It’s late, so I can’t offer a full defense, but I want to get this down before I lose these thoughts: One, yeah, ‘may allow’ ain’t much, but maybe that’s all we’ve got. In other words, Arendt’s admonitions on the frailty of human [political] affairs may be spot on. Two, I’m trying to incorporate content into the conversation, and to recognize when content overwhelms or matters more than conversation.

Sketchy, I know. But I think there’s something here.





Ain’t no love

2 09 2008

Finally, a frame of mind in which to respond to a comment from Lucretia (about my last bit on Nussbaum).

BUT FIRST: I gotta say something about the whole Sarah/Bristol Palin thing. Damn! I feel bad for the girl. She’s seventeen, knocked up, and a week ago she was probably freaking out about what her classmates were going to say or were already saying about her pregnancy. Now, for reasons that have little to do with her, she’s worldwide news. That’s tough. I hope the people around her (and her boyfriend) are as supportive as they say they are.

As for her mom? I don’t like her politics. No need to say much beyond that.

Okay, on to the question of nonbeliever respect for the religious, especially when the religious show so little respect for the nonbeliever. On August 26, Lucretia asked

‘It’s such a common notion in our culture, probably in Western culture as a whole – maybe all human cultures? – that we have to respect people’s religious beliefs. I find I’ve absorbed this idea without quite knowing where it came from.

Why do we have to tiptoe around other people’s quirky, bizarre, or moronic ideas? Particularly when, if a religious nut knows you’re an atheist, he feels perfectly free to declare open season on us?’

I’ve been batting this question around for awhile, and I think I’ve got the beginnings of a response to it. And, ironically, Nussbaum, in Women and Human Development, helped shape part of my response.

The first part, that which to which Nussbaum’s discussion of political liberalism contributes, is the notion of respect for persons. One can reject or accept this notion, but it’s a pretty standard precept of modern philosophical-liberal thought. We are free and equal beings, individuals with distinct desires and personalities, and endowed with sufficient reason to pursue our own, individual ends. (This is a bit of a mash-up of liberal thought, but, again, not an unreasonable one; similar kinds of notions anchor many human rights declarations & charters, for example.)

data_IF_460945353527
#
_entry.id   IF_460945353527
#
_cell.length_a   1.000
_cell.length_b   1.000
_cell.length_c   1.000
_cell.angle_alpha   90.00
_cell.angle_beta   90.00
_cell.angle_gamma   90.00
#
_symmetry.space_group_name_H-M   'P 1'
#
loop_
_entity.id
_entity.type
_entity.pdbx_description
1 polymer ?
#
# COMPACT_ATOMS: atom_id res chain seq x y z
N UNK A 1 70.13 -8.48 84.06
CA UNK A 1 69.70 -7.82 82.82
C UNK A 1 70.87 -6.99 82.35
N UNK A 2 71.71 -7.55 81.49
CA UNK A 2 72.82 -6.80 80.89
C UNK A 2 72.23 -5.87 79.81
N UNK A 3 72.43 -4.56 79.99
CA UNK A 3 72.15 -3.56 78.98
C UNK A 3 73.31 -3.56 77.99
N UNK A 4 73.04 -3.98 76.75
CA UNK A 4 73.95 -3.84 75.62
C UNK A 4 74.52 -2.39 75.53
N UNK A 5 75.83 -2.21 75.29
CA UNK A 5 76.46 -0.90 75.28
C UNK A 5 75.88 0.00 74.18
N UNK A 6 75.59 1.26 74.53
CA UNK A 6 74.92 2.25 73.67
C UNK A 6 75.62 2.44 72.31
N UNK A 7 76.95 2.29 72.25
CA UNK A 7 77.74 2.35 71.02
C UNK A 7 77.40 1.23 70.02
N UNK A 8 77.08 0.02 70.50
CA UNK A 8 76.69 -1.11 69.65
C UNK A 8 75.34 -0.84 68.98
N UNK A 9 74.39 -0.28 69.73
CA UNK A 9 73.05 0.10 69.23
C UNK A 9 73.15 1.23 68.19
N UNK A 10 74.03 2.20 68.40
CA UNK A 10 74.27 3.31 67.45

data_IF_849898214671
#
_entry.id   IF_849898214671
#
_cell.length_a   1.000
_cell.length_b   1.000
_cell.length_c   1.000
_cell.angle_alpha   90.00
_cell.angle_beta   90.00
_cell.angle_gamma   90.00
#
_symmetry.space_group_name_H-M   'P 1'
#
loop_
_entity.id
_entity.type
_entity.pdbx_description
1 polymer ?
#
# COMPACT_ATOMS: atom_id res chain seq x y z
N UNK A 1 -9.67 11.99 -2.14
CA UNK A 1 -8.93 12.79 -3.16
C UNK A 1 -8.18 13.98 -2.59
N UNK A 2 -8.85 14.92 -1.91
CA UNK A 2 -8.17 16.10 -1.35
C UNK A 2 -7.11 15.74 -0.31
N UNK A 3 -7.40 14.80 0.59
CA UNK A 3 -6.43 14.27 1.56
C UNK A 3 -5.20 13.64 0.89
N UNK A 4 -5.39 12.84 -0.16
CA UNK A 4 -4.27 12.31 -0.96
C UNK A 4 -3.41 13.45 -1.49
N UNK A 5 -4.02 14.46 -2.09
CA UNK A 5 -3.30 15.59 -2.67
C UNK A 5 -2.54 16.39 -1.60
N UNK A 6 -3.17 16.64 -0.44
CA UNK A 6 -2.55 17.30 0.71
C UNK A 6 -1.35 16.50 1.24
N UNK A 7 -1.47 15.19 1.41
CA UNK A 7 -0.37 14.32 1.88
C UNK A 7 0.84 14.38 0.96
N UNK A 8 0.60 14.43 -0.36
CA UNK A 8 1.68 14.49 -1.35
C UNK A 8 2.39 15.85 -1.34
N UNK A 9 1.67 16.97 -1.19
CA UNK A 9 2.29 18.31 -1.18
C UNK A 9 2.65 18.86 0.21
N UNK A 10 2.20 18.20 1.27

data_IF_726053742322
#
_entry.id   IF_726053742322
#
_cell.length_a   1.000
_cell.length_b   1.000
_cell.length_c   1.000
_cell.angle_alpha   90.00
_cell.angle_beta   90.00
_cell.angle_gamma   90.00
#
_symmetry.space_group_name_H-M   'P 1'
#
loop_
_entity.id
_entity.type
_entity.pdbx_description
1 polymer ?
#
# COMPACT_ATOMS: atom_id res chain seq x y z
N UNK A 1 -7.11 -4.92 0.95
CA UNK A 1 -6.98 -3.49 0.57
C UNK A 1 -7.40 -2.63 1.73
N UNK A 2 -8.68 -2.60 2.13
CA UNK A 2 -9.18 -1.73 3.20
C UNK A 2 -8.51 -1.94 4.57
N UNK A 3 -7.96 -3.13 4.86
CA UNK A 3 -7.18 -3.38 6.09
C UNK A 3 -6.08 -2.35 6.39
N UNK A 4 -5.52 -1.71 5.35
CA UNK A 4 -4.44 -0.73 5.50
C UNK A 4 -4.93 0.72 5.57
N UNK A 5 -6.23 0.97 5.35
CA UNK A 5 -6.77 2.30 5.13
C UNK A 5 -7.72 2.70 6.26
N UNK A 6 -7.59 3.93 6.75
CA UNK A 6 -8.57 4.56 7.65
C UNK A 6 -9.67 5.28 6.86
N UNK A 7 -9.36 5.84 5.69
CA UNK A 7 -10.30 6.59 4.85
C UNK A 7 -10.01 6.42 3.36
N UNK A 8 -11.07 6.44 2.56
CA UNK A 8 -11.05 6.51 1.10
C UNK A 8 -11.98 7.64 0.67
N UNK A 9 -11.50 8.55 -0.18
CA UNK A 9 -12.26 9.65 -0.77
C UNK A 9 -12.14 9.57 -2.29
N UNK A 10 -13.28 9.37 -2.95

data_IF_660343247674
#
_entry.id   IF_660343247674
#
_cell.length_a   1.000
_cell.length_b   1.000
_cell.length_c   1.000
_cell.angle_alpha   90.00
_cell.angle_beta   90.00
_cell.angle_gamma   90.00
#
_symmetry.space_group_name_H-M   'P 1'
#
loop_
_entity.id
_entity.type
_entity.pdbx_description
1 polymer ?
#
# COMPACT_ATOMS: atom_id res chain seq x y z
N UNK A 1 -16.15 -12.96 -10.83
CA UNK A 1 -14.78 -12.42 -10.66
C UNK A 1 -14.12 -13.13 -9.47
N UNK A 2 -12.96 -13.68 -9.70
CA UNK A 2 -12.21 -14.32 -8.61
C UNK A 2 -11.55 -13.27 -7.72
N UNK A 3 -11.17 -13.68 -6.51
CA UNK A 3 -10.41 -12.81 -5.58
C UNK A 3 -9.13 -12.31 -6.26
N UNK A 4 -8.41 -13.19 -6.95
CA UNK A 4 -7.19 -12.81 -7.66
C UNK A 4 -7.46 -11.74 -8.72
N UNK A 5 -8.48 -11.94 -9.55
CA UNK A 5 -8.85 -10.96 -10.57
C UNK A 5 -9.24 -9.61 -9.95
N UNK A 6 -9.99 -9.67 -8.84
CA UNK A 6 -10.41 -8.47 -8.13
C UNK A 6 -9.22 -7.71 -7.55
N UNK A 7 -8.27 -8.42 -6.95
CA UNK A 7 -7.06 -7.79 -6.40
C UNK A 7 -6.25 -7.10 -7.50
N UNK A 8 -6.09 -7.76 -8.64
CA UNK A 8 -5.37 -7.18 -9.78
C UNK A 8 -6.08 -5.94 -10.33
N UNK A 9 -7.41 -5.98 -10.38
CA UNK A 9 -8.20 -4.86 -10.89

Anyway, as free, equal, and distinct beings, the ends we choose for our lives ought to be left up to each of us. That is, whatever meaning we assign to our lives, including whether that assignment includes a supernatural element or not, is up to each of us.  Unsurprisingly, this means we are likely to choose different meanings, different ends. Some are so discomfitted by this plurality of outcomes that they seek to favor some meanings and outcomes over others, to say, in effect, that no rational person would choose these lesser ends.

Nussbaum argues, rightly, I think, that one can’t have it both ways: either you allow for respect for persons to choose their own lives, or you don’t. (There are issues about the conditions for choice, and choosing for others, especially children, but that’s a separate topic.) She distinguishes political liberalism from comprehensive liberalism, such that under conditions of political liberalism one creates the conditions for choice of ends, whereas under a regime of comprehensive liberalism, one seeks to shape those ends, to favor some over others.

Another, shorter, way to put this is to state that I will respect your ability to choose your own way, and you will respect my ability to choose my own way. Reciprocity.

This works, I think, as a formal model of respect, especially as regards respect among strangers, and as creating a kind of space against an overlord (government, religion) which seeks to choose our ends for us.